Industrial real estate demand surges amid pandemic e-commerce boom
Now, retailers are even more reliant on fulfillment centers and warehouse facilities for their e-commerce operations
Demand for industrial real estate is surging as the coronavirus pandemic causes businesses to rely on e-commerce and domestically manufactured products to accelerate supply-chain efficiencies.
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E-commerce shifted into high gear in April when nonessential stores shut down in order to mitigate the spread of the novel coronavirus, prompting a greater need for warehouses to store products and plants to make goods. More retailers are pivoting to e-commerce and revisiting supply chains in order to fight for survival while brick-and-mortar retail remains stagnant. And now, retailers are even more reliant on fulfillment centers and warehouse facilities for their e-commerce operations.
In times of uncertainty, tenants are likely to stay put, reflecting the strong renewal objectives real estate assets have been meeting or beating. According to the National Retail Federation, citing data from the Wells Fargo Economics Group, non-store sales increased 28%, while e-commerce grew 19% of total retail sales, up 12% over the past two years.
Brennan Investment Group, a private real estate investment firm that acquires and operates industrial properties with a national portfolio, has seen a new class of tenants, from e-commerce to automated manufacturing to cold storage, that has been active in the market. New levels of tenant leasing activity coming from the rising sector have helped keep Brennan’s buildings full. Since the outbreak of the pandemic, occupancy levels have remained robust at 97.5%, and there has been a high propensity for renewal, with retention rates at 90%. Rent collections have ranged between 97% and 99%, a testimony to the fact that these buildings, whether warehouses or factories, are critical facilities.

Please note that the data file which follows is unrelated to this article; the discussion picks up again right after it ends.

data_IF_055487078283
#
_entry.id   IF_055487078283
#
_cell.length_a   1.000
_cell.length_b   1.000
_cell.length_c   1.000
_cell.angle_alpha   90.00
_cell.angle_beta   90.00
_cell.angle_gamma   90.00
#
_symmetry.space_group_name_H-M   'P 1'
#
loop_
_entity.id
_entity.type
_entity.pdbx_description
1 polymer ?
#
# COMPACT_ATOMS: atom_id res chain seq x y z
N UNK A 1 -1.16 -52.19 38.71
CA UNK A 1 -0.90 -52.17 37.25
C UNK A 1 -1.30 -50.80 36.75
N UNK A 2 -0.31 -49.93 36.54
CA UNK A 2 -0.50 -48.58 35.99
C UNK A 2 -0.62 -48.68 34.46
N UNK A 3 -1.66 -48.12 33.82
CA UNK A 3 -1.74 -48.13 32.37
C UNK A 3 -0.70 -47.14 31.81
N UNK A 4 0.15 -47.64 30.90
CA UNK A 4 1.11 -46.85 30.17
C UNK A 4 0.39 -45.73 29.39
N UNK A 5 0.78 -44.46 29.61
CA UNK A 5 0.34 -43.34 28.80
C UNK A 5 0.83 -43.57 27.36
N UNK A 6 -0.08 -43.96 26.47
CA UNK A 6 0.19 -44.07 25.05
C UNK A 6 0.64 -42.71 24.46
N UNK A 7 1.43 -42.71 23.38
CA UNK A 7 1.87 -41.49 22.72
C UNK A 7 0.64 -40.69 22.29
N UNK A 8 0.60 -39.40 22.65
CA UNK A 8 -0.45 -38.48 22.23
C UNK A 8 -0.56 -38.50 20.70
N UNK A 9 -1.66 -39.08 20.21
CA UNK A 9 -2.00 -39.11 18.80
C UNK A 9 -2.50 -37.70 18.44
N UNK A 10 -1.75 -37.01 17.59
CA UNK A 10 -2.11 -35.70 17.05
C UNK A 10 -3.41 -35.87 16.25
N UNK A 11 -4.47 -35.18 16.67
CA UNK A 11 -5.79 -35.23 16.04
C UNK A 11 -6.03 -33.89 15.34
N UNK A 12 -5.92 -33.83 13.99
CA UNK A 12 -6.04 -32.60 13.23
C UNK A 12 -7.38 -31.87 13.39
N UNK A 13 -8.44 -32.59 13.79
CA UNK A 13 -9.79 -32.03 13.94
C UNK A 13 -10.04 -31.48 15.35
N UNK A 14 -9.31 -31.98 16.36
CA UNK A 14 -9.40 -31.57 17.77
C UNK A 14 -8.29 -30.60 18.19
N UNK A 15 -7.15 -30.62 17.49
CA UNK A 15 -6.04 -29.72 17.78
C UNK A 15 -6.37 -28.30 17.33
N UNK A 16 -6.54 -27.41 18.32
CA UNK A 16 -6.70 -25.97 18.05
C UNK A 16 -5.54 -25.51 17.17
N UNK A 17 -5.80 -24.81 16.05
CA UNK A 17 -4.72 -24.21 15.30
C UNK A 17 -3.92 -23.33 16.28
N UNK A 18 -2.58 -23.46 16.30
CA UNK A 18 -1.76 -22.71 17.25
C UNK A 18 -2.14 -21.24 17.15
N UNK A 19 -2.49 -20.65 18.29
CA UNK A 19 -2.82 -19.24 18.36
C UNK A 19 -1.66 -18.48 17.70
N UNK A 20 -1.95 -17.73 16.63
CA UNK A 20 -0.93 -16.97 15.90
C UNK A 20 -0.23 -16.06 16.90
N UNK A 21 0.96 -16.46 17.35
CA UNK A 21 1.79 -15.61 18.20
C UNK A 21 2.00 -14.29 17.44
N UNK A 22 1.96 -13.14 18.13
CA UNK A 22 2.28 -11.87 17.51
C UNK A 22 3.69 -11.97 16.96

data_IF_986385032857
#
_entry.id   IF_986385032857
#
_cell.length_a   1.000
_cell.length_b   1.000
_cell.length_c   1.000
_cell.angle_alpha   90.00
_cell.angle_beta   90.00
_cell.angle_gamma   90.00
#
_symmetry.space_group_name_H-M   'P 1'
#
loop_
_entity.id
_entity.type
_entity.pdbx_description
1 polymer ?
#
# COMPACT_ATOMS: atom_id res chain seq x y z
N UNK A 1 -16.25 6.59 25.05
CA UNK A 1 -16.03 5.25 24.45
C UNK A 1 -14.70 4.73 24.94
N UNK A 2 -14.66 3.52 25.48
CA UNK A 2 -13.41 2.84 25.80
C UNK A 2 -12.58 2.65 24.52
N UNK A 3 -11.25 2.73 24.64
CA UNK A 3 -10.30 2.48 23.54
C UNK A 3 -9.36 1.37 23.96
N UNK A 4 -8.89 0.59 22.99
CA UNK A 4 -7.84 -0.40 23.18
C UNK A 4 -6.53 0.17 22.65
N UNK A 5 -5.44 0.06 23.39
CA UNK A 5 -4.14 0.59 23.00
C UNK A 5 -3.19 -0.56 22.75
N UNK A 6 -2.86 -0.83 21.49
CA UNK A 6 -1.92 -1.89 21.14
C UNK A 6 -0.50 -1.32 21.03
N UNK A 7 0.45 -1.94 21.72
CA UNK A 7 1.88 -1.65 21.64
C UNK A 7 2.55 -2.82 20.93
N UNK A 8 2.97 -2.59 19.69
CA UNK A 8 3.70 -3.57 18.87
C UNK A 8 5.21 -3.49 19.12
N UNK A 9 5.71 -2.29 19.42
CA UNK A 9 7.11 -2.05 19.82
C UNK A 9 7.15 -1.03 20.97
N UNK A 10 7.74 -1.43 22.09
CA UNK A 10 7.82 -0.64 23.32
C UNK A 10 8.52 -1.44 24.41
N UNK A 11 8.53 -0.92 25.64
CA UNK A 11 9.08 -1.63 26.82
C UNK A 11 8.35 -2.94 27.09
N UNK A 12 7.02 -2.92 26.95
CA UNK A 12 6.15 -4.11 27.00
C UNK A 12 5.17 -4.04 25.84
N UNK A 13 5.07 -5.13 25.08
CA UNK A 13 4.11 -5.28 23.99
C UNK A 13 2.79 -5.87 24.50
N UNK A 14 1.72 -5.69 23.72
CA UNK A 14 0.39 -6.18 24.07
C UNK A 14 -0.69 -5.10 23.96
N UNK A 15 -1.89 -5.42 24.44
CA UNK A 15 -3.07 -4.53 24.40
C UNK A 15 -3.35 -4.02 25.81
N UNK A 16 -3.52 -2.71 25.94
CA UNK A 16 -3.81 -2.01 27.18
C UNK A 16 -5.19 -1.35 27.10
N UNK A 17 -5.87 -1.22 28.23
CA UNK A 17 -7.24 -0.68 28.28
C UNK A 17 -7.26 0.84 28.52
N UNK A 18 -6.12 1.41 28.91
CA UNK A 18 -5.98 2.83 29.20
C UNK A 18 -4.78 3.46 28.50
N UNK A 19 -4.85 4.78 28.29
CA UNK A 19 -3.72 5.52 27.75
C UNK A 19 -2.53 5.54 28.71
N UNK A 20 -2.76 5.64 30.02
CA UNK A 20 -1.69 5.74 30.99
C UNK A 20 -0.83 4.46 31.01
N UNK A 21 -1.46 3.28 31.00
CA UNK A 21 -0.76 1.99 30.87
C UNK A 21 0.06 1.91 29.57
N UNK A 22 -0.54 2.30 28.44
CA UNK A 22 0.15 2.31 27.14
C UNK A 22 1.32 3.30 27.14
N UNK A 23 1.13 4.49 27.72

“It was unbelievable to our eyes when we saw the proliferation and scale of e-commerce in action,” Michael Brennan, chairman and managing principal of Brennan Investment Group LLC, told FOX Business. “Our whole nation was provisioned during the coronavirus crisis largely by e-commerce. This is the most brutal proving ground for e-commerce that we will ever see in our lifetimes. And e-commerce held up. It proved itself.”
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Industrial real estate owners like Brennan have been the direct beneficiaries of tenants who are looking for channels to meet the demand of lean manufacturing and inventory holdings.
E-commerce is also technologically propelling industrial to heights it's never reached before. Technology hinders commercial assets for most real estate like retail and office spaces and, on the contrary, technology has aided and assisted industrial absorption, according to Brennan.
“Industrial’s beneficial relationship with e-commerce is born of two factors,” Brennan said. “The disintermediation of retail into industrial opportunity and industrial buildings. It also owes gratitude to the technology and the logistical technology that makes possible the delivery of small parcels. The business went to palletized shipping i.e., big lots into stores to individual parcel delivery and individual people.”
The rise in e-commerce has also scaled the cold storage industry, with more people turning to online delivery services for grocery items.
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Another sector where industrial real estate has been abetted by technology is manufacturing. Technology has allowed automation and robotics to grow exponentially, which has collaterally reduced the comparative advantage of low-cost locations in Asia that use cheap labor to produce goods. Robotics and automation have allowed manufacturing to be reeled back to domestic fronts, saving labor costs and logistical shipping.
“Coronavirus has shown us that if you are manufacturing in a far and distant location, a rapid response is more difficult to get things, to make them yourselves, to get them here quickly,” Brennan said. “We ran out of a lot of medical supplies, we ran out of a lot of things that the nation needed and we had a high dependency on foreign-made goods.”
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